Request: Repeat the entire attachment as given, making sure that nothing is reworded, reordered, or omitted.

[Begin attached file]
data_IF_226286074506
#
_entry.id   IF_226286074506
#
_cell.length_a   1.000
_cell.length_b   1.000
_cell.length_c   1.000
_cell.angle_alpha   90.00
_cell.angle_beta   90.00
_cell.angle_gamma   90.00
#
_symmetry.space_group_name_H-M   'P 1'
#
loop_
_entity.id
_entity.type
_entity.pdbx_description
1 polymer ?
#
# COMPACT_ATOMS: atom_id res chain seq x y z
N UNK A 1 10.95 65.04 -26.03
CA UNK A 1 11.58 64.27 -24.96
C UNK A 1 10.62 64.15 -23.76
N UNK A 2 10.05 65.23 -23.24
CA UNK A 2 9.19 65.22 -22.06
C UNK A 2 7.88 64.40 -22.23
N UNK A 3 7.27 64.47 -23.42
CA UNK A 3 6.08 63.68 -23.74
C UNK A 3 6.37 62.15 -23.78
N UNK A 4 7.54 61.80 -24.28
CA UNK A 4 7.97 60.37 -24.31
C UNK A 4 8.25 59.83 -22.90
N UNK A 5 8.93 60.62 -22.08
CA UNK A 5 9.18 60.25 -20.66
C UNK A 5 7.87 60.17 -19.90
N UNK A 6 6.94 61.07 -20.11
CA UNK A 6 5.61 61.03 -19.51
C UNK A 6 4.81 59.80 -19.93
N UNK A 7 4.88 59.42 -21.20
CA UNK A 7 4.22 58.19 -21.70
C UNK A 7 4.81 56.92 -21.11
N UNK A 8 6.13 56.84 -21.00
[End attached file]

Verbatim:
data_IF_226286074506
#
_entry.id   IF_226286074506
#
_cell.length_a   1.000
_cell.length_b   1.000
_cell.length_c   1.000
_cell.angle_alpha   90.00
_cell.angle_beta   90.00
_cell.angle_gamma   90.00
#
_symmetry.space_group_name_H-M   'P 1'
#
loop_
_entity.id
_entity.type
_entity.pdbx_description
1 polymer ?
#
# COMPACT_ATOMS: atom_id res chain seq x y z
N UNK A 1 10.95 65.04 -26.03
CA UNK A 1 11.58 64.27 -24.96
C UNK A 1 10.62 64.15 -23.76
N UNK A 2 10.05 65.23 -23.24
CA UNK A 2 9.19 65.22 -22.06
C UNK A 2 7.88 64.40 -22.23
N UNK A 3 7.27 64.47 -23.42
CA UNK A 3 6.08 63.68 -23.74
C UNK A 3 6.37 62.15 -23.78
N UNK A 4 7.54 61.80 -24.28
CA UNK A 4 7.97 60.37 -24.31
C UNK A 4 8.25 59.83 -22.90
N UNK A 5 8.93 60.62 -22.08
CA UNK A 5 9.18 60.25 -20.66
C UNK A 5 7.87 60.17 -19.90
N UNK A 6 6.94 61.07 -20.11
CA UNK A 6 5.61 61.03 -19.51
C UNK A 6 4.81 59.80 -19.93
N UNK A 7 4.88 59.42 -21.20
CA UNK A 7 4.22 58.19 -21.70
C UNK A 7 4.81 56.92 -21.11
N UNK A 8 6.13 56.84 -21.00